ENG (English, English and Comparative Literature)

ENG 101  Ancient Literature  (4 hours)

This course will examine the literature of the ancient world. The primary focus will be on Greek and Roman literature. Works and authors might include: Homer, Aristophanes, Aeschylus, Sophocles, Euripides, Plautus, Terence, Seneca, Petronius, Ovid, and Virgil. Offered every fall.

ENG 102  Medieval and Renaissance Literature  (4 hours)

This course will examine the transition of the cultural world of Dante to that of Shakespeare and Milton. Although the primary focus will be Western, non-Western works may also be studied. Texts and authors might include: Beowulf, Dante, Boccaccio, Petrarch, Rabelais, Chaucer, Montaigne, Shakespeare, Donne, and Milton. Offered every spring.

ENG 103  18th and 19th Century Literature  (4 hours)

Authors in this course might include: Defoe, Pope, Austen, Wordsworth, Brontë, Hardy and George Eliot. Offered every fall.

ENG 104  Modern and Contemporary Literature  (4 hours)

This course will investigate the literature of the twentieth and twenty-first centuries. Authors might include: T.S. Eliot, Woolf, Lawrence, Forster, Joyce, Beckett and Pynchon. Offered every spring.

ENG 105  Global Literatures  (4 hours)

This course will survey contemporary works of twentieth- and twenty-first-century literature in translation around the world. Authors include Gustave Flaubert, Franz Kafka, Higuchi Ichiyo, Jorge Luis Borges, Colm Tóibín, Margaret Atwood, and Chimamanda Adichie.

ENG 200  Independent Study in Literature and Composition  (1-4 hours)

This course will be conducted as supervised research on a selected topic. Prerequisites: Submission of an application which contains a proposed, detailed outline of study approved by the instructor, the division chair, the student’s advisor and the provost or associate provost. The completed application must be submitted to the office of enrollment services no later than the final day of the drop/add period of the semester of study. For additional criteria, see Independent Study Policy (Sec. 6.15.).

ENG 201  Chaucer  (4 hours)

Students will learn to read and appreciate the works of Geoffrey Chaucer, the first great English poet, in his original language; to enjoy the rich and varied nature of his works—to appreciate why he is called “the Father of English.” Prerequisites: COR 101, COR 102 and one 100-level English course (the last with a grade of “C-“ or higher). Offered every other year.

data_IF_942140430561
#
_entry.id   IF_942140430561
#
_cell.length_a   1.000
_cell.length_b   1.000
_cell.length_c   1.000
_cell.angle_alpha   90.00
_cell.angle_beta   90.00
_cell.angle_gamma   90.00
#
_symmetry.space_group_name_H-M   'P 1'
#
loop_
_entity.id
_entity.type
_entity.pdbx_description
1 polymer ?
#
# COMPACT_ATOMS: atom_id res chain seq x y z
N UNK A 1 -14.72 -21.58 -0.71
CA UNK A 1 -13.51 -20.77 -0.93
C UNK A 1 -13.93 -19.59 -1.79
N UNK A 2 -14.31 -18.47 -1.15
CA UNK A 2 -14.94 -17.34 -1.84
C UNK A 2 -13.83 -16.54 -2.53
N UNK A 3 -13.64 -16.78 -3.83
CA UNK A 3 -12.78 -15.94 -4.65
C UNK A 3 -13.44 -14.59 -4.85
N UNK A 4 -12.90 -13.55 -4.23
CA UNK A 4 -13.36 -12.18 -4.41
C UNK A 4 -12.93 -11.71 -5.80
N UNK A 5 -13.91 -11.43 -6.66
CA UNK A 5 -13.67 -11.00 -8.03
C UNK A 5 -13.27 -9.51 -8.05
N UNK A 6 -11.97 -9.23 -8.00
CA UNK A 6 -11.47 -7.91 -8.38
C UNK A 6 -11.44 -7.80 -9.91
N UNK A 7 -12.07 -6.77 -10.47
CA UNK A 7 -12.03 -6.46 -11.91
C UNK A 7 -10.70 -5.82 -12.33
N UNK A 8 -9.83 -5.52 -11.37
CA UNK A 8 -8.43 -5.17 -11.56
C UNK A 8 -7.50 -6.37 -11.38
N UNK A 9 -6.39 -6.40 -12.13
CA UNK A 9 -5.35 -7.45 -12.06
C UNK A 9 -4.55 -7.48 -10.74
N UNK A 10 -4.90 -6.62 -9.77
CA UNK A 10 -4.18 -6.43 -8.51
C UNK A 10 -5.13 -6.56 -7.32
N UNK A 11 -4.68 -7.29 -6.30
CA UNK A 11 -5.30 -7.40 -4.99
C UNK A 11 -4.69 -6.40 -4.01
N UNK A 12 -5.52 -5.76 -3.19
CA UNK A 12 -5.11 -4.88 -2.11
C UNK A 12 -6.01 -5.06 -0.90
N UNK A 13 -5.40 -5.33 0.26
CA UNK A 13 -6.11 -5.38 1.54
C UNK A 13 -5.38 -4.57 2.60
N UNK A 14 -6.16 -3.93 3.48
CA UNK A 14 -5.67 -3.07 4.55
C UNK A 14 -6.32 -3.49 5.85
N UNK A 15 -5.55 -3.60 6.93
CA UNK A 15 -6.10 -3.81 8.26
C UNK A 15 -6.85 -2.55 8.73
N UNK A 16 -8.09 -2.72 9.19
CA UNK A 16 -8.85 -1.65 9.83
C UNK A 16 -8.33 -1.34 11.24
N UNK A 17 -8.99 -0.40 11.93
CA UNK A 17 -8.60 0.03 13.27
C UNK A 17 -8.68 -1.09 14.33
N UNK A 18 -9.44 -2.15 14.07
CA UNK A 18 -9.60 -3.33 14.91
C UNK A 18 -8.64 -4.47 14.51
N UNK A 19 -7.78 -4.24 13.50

ENG 204  Shakespeare: Early Plays to 1603  (4 hours)

This course will examine the genres and plays that define Shakespeare’s career up until 1603, the year marking the end of Elizabeth I’s reign and the start of James I’s. This chronology will allow a focus on the genre Shakespeare defined known as the “History Play,” comedies through Twelfth Night, “problem comedies” such as All’s Well That Ends Well, and tragedies up through Hamlet. Offered in alternate years. Fulfills English Department requirement for Shakespeare or Chaucer. Prerequisites: COR 101, COR 102 and one 100-level English course (the last with a grade of “C-“ or higher). Students who have taken ENG 206 may take ENG 204 for 300-level elective credit.

ENG 206  Shakespeare: Late Plays, 1603-1613  (4 hours)

This course will examine the genres and plays that define Shakespeare’s career after 1603, the year marking the end of Elizabeth I’s reign and the start of James I’s, up until the playwright’s presumed retirement. This chronology will allow a focus on most of Shakespeare’s greatest tragedies and his best “Romances.” Offered in alternate years. Fulfills English Department requirement for Shakespeare or Chaucer. Prerequisites: COR 101, COR 102 and one 100-level English course (the last with a grade of “C-“ or higher). Students who have taken ENG 204 may take ENG 206 for 300-level elective credit.

ENG 210  Introduction to Literary and Cultural Studies  (4 hours)

This course is designed as an introduction to the methods and tools of research in the study of literature, including textual, critical, social, historical, and cultural approaches. Readings, exercises, assignments, and discussions are designed to help students develop transferable research and writing skills, applicable to both academic and non-academic settings. Prerequisites: COR 101 and COR 102 (concurrent enrollment acceptable).

ENG 220   Literary Tribalism: How to Read Race, Class, Nation, and Gender  (4 hours)
Beginning with a rereading of Harper Lee’s seminal To Kill a Mockingbird in terms of region, race, and class, students then move from a discussion of whiteness and The South to depictions of immigration, transnationalism, black and Native American culture, all while also reading important essays of Cultural Studies that should inspire students to come up with their own research questions for the course. Prerequisites: COR 101 and COR 102 (concurrent enrollment acceptable). Cross-listed as WGS 290.

ENG 230  Creative Writing  (4 hours)

This course is an introduction to writing poetry and prose fiction. The student will be asked to submit substantial written work each week, keep a journal and read published writers. Much class time will be spent discussing student and published work. Prerequisites: COR 101, COR 102 and one 100-level English course (the last with a grade of “C-“ or higher).

ENG 231  Biography and Autobiography  (4 hours)

This course is an introduction to biographical and autobiographical writing with practice in the personal narrative and personal essay as well as other forms such as the profile and the interview. Students will submit substantial written work each week and keep a journal. The class will follow a workshop format, discussing the students’ and published work. Prerequisites: COR 101, COR 102 and one 100-level English course (the last with a grade of “C-“ or higher).